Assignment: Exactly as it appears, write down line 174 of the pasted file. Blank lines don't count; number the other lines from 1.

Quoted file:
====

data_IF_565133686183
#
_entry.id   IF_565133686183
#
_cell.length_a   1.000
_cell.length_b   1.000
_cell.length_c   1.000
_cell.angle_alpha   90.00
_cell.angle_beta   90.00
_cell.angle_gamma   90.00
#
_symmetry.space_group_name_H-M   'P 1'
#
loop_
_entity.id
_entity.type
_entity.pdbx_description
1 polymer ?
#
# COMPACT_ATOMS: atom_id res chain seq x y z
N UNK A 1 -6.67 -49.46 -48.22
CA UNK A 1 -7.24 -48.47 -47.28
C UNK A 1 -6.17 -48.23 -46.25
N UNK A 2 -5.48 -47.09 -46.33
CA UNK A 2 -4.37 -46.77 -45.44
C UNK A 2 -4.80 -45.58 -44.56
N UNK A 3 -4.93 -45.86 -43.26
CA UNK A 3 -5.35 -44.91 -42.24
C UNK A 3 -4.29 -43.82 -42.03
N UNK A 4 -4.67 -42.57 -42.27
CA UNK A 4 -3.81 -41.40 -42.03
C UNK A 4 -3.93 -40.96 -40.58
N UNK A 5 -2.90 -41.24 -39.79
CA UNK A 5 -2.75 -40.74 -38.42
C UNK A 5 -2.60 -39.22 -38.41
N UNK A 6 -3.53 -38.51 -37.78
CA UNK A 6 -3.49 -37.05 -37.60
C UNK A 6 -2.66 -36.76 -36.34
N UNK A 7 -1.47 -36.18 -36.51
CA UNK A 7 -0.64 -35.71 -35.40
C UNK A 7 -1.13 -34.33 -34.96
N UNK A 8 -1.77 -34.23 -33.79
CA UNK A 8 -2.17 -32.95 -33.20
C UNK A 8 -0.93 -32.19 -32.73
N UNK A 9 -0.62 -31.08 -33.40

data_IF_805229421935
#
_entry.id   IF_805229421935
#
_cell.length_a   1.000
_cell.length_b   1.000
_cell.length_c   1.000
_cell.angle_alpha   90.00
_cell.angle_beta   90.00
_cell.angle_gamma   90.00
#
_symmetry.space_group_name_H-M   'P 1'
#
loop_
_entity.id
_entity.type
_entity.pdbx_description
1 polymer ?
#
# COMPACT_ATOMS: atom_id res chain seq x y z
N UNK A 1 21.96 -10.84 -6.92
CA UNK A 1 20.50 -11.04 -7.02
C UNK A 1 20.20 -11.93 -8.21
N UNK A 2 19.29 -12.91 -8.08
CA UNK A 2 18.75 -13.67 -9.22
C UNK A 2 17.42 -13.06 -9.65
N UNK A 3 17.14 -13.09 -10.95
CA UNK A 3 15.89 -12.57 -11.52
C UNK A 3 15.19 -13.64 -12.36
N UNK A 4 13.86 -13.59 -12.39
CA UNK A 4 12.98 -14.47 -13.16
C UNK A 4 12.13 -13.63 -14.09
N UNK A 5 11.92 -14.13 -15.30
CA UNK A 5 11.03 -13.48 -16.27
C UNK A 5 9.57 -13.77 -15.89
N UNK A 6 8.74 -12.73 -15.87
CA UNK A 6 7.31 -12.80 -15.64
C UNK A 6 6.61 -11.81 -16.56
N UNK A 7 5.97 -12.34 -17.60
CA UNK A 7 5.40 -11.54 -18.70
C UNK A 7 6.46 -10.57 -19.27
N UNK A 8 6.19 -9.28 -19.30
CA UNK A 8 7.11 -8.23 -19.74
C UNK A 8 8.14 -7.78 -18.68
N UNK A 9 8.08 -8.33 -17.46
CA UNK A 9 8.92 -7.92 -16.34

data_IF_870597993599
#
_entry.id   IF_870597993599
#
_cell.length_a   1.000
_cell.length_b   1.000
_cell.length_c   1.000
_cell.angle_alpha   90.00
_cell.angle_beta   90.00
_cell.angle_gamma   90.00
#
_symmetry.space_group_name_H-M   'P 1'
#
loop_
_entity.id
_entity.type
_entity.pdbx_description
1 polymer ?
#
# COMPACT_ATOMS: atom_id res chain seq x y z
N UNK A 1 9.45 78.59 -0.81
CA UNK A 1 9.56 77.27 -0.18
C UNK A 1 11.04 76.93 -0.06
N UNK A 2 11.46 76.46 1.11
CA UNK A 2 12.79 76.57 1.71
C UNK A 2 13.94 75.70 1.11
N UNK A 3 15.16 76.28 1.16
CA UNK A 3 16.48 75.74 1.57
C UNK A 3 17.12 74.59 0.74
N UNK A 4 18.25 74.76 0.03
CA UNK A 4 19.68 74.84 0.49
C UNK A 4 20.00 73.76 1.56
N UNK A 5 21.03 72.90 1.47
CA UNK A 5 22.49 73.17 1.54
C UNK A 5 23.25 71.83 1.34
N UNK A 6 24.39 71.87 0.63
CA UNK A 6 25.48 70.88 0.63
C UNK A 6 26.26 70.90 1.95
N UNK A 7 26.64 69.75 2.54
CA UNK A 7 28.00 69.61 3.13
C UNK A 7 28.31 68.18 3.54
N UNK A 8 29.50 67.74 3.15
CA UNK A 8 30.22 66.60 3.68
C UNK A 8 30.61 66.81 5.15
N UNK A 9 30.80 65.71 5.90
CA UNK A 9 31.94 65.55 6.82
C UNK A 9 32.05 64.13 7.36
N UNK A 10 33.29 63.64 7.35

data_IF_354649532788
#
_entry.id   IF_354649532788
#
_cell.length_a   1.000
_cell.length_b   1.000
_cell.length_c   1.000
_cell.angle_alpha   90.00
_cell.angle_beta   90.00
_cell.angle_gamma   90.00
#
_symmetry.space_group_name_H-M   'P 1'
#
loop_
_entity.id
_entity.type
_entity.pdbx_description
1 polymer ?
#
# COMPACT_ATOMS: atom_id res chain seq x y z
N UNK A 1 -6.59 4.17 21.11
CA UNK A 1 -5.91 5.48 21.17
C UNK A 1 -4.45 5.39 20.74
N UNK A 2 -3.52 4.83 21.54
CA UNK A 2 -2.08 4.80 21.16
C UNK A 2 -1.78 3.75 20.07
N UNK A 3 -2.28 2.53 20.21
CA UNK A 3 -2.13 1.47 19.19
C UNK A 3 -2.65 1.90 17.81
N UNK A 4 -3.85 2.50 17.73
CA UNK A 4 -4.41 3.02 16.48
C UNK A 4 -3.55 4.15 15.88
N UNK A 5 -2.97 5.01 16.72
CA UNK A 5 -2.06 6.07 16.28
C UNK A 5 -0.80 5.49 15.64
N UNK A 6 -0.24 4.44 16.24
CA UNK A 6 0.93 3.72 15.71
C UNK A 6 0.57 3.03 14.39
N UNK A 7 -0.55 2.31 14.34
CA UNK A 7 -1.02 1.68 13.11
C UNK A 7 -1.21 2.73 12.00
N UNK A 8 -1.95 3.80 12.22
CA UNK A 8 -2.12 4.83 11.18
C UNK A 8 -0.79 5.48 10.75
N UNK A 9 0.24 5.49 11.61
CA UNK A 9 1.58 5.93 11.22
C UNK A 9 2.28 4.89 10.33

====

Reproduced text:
C UNK A 5 -0.80 5.49 15.64